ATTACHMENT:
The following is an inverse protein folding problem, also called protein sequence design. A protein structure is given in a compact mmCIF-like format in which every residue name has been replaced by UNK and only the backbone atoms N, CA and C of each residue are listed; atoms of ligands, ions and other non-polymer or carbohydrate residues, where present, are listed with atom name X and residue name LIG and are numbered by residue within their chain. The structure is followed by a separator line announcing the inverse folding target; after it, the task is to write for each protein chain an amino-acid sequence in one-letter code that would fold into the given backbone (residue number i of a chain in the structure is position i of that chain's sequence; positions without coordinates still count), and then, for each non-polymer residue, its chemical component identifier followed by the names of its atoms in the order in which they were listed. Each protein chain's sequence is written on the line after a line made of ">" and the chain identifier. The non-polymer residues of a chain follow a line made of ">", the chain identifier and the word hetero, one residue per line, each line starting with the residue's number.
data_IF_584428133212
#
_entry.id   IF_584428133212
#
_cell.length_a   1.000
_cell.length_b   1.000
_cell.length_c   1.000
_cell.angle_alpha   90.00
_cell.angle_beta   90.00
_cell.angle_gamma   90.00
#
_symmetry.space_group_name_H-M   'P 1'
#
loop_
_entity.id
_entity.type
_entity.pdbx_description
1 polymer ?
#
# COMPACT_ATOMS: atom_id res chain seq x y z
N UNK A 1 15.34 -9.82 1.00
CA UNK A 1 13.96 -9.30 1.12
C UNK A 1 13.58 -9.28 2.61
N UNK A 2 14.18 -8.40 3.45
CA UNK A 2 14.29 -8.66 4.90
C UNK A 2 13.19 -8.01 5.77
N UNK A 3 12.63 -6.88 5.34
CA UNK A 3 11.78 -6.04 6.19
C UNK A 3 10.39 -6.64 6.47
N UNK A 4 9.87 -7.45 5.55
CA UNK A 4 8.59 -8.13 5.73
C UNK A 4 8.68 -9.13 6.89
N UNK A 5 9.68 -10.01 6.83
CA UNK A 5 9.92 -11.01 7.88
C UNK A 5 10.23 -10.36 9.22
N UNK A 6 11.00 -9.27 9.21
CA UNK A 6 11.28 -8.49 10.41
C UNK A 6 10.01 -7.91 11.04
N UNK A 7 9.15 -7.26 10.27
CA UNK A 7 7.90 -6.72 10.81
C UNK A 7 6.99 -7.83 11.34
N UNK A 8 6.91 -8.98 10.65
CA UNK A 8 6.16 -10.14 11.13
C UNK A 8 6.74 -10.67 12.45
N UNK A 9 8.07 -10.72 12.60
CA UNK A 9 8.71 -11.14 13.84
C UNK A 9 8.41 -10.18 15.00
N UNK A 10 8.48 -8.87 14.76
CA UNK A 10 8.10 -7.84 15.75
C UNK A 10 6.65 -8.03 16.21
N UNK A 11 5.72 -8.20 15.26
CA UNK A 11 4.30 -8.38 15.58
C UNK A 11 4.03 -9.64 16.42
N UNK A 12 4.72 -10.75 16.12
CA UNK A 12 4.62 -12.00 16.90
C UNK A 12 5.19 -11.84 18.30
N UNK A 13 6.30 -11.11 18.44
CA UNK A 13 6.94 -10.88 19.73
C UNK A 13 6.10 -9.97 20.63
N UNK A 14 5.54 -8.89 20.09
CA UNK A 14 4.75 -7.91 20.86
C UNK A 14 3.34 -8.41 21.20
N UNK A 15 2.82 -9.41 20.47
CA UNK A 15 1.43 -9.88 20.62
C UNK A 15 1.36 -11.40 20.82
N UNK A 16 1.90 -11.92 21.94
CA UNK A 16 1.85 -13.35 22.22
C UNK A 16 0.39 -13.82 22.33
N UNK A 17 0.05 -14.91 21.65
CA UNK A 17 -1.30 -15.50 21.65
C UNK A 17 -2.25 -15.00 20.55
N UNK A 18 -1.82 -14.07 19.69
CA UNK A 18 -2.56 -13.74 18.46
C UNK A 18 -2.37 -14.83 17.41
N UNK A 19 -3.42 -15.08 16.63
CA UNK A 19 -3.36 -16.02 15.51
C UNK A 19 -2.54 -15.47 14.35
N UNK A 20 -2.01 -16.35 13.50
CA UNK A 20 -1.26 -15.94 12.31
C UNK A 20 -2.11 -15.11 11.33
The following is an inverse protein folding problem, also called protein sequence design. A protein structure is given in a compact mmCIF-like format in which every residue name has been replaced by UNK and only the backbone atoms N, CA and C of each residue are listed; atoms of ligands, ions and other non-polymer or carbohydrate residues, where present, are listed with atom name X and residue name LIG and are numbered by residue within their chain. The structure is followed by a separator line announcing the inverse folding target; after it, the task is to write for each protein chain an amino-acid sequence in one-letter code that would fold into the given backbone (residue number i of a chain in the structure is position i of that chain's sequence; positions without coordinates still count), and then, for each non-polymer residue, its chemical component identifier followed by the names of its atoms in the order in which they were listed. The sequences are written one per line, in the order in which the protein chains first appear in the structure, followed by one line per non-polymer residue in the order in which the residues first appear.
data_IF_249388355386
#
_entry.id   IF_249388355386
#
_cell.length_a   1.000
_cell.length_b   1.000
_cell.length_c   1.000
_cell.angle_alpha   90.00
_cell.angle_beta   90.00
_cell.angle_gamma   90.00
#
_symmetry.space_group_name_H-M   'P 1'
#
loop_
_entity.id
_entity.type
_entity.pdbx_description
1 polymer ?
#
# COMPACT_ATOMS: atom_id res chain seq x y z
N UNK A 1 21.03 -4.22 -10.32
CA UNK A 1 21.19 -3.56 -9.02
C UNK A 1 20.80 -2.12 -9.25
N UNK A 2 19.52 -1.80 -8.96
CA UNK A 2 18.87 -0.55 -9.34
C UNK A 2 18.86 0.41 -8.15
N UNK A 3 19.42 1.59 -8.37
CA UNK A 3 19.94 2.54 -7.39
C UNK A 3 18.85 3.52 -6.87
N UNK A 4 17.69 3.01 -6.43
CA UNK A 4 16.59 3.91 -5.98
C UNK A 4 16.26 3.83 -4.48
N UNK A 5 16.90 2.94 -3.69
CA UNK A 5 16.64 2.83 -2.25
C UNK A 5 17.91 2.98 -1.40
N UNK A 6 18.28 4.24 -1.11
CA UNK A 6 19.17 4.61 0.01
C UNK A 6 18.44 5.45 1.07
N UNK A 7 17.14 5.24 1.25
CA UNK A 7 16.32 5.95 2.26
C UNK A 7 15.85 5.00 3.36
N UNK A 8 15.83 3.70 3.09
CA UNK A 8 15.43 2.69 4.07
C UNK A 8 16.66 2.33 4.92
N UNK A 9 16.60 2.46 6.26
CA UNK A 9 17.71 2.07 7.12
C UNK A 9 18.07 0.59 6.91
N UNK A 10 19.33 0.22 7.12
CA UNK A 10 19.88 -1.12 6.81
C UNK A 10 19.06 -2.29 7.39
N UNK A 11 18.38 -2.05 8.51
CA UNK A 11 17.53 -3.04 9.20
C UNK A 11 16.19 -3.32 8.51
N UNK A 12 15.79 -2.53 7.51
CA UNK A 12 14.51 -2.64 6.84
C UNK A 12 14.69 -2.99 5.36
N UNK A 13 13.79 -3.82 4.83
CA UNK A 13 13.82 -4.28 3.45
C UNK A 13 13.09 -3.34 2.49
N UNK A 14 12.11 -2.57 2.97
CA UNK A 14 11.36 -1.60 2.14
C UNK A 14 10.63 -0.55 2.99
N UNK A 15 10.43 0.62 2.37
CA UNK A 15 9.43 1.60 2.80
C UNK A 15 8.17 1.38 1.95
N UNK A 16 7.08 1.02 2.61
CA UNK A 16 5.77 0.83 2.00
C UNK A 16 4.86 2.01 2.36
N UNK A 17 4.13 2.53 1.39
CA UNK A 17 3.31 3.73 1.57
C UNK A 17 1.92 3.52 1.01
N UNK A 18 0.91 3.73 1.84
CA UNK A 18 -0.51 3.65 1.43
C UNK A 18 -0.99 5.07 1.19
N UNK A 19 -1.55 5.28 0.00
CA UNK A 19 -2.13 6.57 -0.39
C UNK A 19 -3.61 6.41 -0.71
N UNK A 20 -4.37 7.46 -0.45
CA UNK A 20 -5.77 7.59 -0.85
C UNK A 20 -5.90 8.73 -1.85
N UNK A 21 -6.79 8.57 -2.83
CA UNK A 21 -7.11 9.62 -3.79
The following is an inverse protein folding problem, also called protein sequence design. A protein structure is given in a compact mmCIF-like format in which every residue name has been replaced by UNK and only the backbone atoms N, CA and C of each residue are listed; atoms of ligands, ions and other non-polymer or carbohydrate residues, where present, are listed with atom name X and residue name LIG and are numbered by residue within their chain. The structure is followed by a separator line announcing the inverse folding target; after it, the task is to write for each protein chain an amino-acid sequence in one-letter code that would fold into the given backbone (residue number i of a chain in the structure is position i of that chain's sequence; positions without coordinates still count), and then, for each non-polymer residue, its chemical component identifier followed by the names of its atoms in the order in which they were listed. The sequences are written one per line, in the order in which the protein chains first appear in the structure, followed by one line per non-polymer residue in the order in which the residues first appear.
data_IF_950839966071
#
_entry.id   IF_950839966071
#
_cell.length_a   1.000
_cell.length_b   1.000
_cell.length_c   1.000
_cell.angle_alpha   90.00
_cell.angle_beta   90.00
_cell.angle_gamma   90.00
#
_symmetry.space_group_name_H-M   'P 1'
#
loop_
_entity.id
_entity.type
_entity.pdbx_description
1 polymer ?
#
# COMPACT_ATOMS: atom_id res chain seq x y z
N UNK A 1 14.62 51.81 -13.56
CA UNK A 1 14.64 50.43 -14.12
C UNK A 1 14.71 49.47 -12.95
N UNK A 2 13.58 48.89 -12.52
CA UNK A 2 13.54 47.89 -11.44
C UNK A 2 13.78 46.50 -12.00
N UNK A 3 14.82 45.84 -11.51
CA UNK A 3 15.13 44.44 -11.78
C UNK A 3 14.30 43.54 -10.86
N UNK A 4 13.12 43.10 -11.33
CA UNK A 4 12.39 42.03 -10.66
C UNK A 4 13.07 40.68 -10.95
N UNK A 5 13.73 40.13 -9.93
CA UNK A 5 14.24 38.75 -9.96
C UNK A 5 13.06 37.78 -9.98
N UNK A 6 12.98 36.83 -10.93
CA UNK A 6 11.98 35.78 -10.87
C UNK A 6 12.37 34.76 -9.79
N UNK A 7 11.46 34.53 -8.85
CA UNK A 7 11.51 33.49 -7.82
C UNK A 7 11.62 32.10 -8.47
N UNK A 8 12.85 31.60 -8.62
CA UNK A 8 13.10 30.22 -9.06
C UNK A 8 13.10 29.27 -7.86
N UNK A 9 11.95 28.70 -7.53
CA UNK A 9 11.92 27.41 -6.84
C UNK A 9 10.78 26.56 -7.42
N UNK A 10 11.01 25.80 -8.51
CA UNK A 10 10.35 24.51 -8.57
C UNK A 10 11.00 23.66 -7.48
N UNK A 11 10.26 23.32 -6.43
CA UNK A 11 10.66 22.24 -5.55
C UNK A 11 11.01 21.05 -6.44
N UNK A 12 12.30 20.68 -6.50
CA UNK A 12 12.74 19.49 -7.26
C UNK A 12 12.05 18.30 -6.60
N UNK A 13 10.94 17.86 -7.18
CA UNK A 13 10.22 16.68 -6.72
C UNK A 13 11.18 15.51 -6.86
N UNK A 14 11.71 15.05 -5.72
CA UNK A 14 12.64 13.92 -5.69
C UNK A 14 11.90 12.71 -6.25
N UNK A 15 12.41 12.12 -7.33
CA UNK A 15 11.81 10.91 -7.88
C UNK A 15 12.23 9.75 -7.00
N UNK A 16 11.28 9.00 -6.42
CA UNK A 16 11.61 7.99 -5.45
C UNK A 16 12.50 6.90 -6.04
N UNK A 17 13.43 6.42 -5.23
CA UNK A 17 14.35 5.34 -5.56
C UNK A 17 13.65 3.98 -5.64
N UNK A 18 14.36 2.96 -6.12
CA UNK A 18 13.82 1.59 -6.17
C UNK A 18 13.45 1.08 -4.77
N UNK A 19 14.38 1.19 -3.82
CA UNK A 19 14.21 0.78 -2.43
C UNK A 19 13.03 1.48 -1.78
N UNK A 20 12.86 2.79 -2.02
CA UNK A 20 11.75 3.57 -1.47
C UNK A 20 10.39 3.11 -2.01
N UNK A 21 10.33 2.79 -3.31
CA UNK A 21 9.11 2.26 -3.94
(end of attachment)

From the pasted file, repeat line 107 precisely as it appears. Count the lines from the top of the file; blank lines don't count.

CA UNK A 2 18.87 -0.55 -9.34